When you hear “carpal tunnel,” the first thing that pops into your head is likely a keyboard. The link is so common, we use it as a joke. “If you keep working any longer you’re going to end up with carpal tunnel.”
What if we told you that an auto mechanic could end up with carpal tunnel syndrome just as easily as somebody working at a desk? It’s true. Typing, alone, doesn’t lead to carpal tunnel. Any activity that involves repeatedly straining the wrist can lead to carpal tunnel syndrome.
Let’s look at some other activities that may increase your risk for carpal tunnel. If you see your job or hobby on here, don’t worry. At the end of this post we have some tips for preventing carpal tunnel syndrome.
If you work in a kitchen, you’re working with your hands all day long. And any chef can tell you that sometimes those days are really long. Think about the way that you grip knives and cooking utensils. If your grip is too firm or puts your wrist at an awkward angle, the tendons in your wrist can become inflamed. That leads to carpal tunnel syndrome. Stretch, take breaks and check your technique to stay safe.
2. Automotive work
If you’re doing a lot of ratcheting every day, you might be at risk for developing carpal tunnel syndrome. CTS is a repetitive stress injury. Many mechanical tasks require repetitive motion with the hands. That repetitive stress inflames the tendons in your wrist.
Strains the wrists? Check. Repetitive? You bet. Takes a long time? Yes. Needlepoint might be calming, but it’s an activity that can lead to repetitive stress injury. Needlepoint blogger Carol Leather points out a few ways to adjust your work to avoid RSI.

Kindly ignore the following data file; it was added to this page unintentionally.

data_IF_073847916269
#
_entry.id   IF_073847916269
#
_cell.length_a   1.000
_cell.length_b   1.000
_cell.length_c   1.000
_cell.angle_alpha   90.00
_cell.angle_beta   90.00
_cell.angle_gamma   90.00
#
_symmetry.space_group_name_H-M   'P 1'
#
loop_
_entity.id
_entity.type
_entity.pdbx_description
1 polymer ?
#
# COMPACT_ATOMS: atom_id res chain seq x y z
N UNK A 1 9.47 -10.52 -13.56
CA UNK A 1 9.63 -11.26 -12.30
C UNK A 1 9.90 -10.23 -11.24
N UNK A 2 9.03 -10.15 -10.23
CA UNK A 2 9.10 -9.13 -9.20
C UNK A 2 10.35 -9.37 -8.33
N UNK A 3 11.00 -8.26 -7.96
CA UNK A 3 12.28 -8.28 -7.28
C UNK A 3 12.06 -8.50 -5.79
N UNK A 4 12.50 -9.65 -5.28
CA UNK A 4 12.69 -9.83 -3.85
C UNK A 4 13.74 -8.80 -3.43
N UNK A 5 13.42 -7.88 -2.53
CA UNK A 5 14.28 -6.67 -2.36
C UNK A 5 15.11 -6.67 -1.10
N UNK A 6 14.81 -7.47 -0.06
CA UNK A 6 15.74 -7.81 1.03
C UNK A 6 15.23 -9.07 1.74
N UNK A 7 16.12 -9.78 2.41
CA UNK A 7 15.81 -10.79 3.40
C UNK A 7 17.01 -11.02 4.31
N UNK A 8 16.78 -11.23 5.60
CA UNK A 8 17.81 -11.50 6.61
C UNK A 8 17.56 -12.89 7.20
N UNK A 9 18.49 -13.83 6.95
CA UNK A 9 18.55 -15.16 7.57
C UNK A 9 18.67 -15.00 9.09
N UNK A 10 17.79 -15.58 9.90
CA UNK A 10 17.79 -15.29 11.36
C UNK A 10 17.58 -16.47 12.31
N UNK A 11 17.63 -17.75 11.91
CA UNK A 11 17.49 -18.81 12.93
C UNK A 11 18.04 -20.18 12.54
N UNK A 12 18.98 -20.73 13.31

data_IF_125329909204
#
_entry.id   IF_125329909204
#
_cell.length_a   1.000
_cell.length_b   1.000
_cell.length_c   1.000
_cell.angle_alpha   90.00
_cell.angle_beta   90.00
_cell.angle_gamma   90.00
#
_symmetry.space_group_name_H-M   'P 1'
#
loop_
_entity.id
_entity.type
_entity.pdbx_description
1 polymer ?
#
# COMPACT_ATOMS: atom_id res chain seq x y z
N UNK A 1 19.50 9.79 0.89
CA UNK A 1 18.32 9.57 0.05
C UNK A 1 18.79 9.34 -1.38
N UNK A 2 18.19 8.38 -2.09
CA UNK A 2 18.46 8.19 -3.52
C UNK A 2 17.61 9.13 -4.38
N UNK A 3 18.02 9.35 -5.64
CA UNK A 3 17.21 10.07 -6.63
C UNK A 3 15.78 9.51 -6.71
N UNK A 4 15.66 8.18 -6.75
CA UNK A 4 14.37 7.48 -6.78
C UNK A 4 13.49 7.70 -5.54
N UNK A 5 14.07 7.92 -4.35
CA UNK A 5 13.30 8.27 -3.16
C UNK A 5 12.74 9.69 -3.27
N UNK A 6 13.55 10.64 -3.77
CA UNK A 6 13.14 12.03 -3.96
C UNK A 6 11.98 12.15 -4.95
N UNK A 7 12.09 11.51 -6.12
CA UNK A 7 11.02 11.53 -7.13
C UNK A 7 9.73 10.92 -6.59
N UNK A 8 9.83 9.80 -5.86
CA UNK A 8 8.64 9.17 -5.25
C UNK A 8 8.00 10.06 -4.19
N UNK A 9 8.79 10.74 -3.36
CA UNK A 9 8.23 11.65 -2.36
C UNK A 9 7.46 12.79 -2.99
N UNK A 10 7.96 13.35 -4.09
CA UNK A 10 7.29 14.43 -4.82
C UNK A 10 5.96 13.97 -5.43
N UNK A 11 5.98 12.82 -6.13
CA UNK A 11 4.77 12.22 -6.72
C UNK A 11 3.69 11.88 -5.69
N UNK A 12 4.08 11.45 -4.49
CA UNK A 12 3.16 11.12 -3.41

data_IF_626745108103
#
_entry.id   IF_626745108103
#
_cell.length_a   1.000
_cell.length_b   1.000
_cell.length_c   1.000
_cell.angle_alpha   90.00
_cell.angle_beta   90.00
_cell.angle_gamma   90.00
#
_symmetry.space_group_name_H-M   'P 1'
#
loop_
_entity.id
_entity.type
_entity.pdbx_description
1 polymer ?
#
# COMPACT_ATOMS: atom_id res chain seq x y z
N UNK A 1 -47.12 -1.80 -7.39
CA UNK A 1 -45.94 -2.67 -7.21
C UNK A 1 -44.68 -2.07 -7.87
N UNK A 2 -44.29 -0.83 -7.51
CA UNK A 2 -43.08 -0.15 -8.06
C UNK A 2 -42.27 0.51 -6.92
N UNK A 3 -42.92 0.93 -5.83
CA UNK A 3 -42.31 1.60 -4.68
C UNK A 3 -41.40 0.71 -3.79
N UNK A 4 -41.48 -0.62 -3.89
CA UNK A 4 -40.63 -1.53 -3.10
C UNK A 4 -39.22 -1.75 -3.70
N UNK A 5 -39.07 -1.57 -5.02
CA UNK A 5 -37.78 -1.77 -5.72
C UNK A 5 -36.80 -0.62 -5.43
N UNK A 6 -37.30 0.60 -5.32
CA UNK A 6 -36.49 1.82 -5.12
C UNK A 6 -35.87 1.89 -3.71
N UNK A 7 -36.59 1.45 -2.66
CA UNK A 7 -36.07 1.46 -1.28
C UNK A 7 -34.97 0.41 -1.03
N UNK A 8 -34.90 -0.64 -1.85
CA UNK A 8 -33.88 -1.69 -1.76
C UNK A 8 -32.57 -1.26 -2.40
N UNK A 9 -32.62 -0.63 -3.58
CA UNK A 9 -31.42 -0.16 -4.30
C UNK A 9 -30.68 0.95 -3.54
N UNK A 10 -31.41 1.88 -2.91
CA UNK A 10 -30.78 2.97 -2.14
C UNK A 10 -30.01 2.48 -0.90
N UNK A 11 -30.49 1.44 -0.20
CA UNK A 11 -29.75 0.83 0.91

Construction work often places your wrist in a strained position. There is repetitive movement with hand tools. And many construction workers use tools with a severe vibration such as power saws and jackhammers.
Do you play video games for hours on end? Whether it’s on a PC or console, gaming involves a lot of repetitive motions over a long period of time. That makes gamers susceptible to carpal tunnel syndrome and other repetitive stress injuries. It’s very important for gamers to remember to take breaks, and make sure that their posture isn’t putting their hands and wrists at awkward angles.
How do you prevent carpal tunnel syndrome?
There are a few ways that you can decrease your risk of developing carpal tunnel syndrome:
Take 10 to 15 minute breaks every hour to make sure that your wrists are getting rest. If a particular hobby is causing you problems, take a break from that hobby. Remember, it’s repetitive stress on the wrists that leads to carpal tunnel syndrome. So give your wrists a break.
Be less forceful
Gripping a tool too tightly, in combination with repetitive stress, may increase your risk for carpal tunnel syndrome. Take a moment to look at how you’re using everyday tools. Try to grip them a bit more loosely.
Stretch your hands and wrist
Before you work, and when you take your breaks, stretch your hands and wrist.
These are just a few ways to prevent suffering from carpal tunnel. Motus Rehabilitation published a post on preventing carpal tunnel with more, helpful information.
What if you develop carpal tunnel syndrome?
A doctor can tell you if you are suffering from carpal tunnel syndrome. And from that point there are a couple of options.
First, your doctor will likely try non-surgical treatments. These include rest, splinting and corticosteroids.
If non-surgical treatments don’t work, your doctor will likely recommend carpal tunnel surgery. Read our post on carpal tunnel surgery to learn more about what you can expect.
Michigan Surgery Specialists can help
Carpal tunnel syndrome is one of the most commonly treated conditions at MSS. Our hand surgeons have helped hundreds of people overcome CTS and return to the activities that they love. If you’ve been feeling pain and/or numbness in your hand or wrist, request an appointment with a doctor today.